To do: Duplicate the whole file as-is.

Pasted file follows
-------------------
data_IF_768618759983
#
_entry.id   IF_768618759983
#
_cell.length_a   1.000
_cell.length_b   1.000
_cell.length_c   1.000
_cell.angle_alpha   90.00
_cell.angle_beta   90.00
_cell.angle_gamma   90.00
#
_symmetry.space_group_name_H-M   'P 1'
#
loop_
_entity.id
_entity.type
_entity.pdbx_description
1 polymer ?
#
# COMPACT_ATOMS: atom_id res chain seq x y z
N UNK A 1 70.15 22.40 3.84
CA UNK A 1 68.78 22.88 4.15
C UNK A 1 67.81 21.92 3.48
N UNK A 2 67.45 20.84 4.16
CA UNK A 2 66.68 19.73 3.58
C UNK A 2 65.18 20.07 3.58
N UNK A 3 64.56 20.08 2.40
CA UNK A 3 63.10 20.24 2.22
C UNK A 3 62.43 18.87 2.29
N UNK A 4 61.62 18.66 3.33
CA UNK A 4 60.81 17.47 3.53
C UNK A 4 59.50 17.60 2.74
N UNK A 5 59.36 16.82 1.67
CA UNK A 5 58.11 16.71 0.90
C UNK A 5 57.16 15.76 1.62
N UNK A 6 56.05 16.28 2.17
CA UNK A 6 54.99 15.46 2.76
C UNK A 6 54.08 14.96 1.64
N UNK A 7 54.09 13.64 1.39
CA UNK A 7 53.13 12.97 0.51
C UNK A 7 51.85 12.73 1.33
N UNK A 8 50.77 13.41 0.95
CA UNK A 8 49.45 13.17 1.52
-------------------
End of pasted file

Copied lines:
data_IF_768618759983
#
_entry.id   IF_768618759983
#
_cell.length_a   1.000
_cell.length_b   1.000
_cell.length_c   1.000
_cell.angle_alpha   90.00
_cell.angle_beta   90.00
_cell.angle_gamma   90.00
#
_symmetry.space_group_name_H-M   'P 1'
#
loop_
_entity.id
_entity.type
_entity.pdbx_description
1 polymer ?
#
# COMPACT_ATOMS: atom_id res chain seq x y z
N UNK A 1 70.15 22.40 3.84
CA UNK A 1 68.78 22.88 4.15
C UNK A 1 67.81 21.92 3.48
N UNK A 2 67.45 20.84 4.16
CA UNK A 2 66.68 19.73 3.58
C UNK A 2 65.18 20.07 3.58
N UNK A 3 64.56 20.08 2.40
CA UNK A 3 63.10 20.24 2.22
C UNK A 3 62.43 18.87 2.29
N UNK A 4 61.62 18.66 3.33
CA UNK A 4 60.81 17.47 3.53
C UNK A 4 59.50 17.60 2.74
N UNK A 5 59.36 16.82 1.67
CA UNK A 5 58.11 16.71 0.90
C UNK A 5 57.16 15.76 1.62
N UNK A 6 56.05 16.28 2.17
CA UNK A 6 54.99 15.46 2.76
C UNK A 6 54.08 14.96 1.64
N UNK A 7 54.09 13.64 1.39
CA UNK A 7 53.13 12.97 0.51
C UNK A 7 51.85 12.73 1.33
N UNK A 8 50.77 13.41 0.95
CA UNK A 8 49.45 13.17 1.52